When people talk ETF fee wars, they tend to talk about Schwab, Vanguard and iShares battling it out over who has the lowest-cost emerging markets ETF.
This mattered a lot a few years ago, when providers were charging crazy-high prices for simple beta exposure. But today, we’re talking pennies. When I can buy a diversified portfolio of ETFs with a blended expense ratio of 0.0865 percent per year, the battle for low-cost core exposure has reached the point of diminishing returns.
That’s not to say, however, that the ETF fee war is over. Far from it. I expect it to rage hotter than ever in 2013, as it spreads from the battle over core exposure into other areas of the market.
Here are three hot spots I’m monitoring in the year to come.
1) IAU vs. GLD
Gold is a commodity. By definition, two ETFs that hold gold bullion should deliver identical performance. Therefore, if you’re choosing a gold ETF, you should choose the one with the lowest all-in costs.
iShares was late to the gold ETF party. Its gold bullion ETF—the iShares Gold Trust (NYSEArca: IAU)—launched on Jan. 21, 2005, a little more than two months after SSgA launched the SPDR Gold Shares (NYSEArca: GLD) on Nov. 18, 2004.
The two funds charged the exact same expense ratio and do the exact same thing, holding gold bullion in a vault. But with first-mover advantage (and a friendlier ticker), GLD gathered almost all the assets. By June 30, 2010, GLD had $52.8 billion in assets, while IAU had just $3.4 billion.
But on July 2 of that year, iShares slashed the fee on IAU from 0.40 percent to 0.25 percent, undercutting GLD’s expense ratio by nearly 40 percent. Since then, IAU has dominated GLD on a net flows basis:
- IAU: $6.8 billion in net inflows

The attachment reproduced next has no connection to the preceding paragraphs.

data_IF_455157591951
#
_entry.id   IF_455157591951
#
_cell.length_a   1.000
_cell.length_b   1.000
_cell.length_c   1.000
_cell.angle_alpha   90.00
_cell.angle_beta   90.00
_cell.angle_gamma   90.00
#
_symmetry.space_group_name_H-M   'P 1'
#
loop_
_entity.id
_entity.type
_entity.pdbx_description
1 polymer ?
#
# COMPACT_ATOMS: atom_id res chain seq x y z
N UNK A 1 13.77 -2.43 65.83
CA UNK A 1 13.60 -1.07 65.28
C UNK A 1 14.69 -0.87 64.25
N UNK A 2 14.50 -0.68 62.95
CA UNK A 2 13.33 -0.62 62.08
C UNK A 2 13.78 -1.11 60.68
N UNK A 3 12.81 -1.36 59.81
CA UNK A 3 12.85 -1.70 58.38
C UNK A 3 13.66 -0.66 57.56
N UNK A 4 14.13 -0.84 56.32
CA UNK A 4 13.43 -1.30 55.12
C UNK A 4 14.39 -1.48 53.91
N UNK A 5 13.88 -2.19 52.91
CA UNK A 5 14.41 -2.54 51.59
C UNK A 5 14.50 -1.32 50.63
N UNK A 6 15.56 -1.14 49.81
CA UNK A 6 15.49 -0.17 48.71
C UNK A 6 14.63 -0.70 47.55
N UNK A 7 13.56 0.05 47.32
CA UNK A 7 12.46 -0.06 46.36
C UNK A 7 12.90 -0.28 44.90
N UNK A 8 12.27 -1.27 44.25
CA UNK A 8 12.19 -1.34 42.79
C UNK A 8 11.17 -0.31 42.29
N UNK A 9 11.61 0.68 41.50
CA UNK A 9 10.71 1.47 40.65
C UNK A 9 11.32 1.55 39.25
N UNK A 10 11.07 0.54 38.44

- GLD: $2.8 billion in net inflows
You have to be very careful looking at those numbers. I’m not implying a one-for-one switch here. Instead, what’s happening is that IAU and GLD are dividing the market.
With its lower expense ratio, IAU is attracting financial advisors and retail investors who care a great deal about the “all-in fee” of their portfolios.
But GLD retains an important advantage over IAU for some investors. Both products trade at an average spread of $0.01/share. But because GLD has a larger share price—one share of GLD costs $163.09, while one share of IAU costs just $16.39—GLD is cheaper to trade on a percentage basis.
That goes double for institutional investors: Unlike retail investors, who might pay $9.99 for a trade of any size, institutions often pay commissions on a “pennies-per-share” model. Fewer shares = lower commissions, making GLD even cheaper for them.
Thanks to these trading efficiencies, GLD attracts the bulk of institutional and “hot” money. At the same time, IAU’s low price clearly appeals to the advisor community and those who are buying for the long haul.
What will happen here?
Smart beta isn’t smarter than cap weighting, but it is different, and that’s great for investors.
Trial by fire is one way to discover why ETF transparency matters.
Most people now realize leveraged ETFs can hurt you, but how, then, to use them?
What would a shift out of a mutual fund and into an ETF look like up close?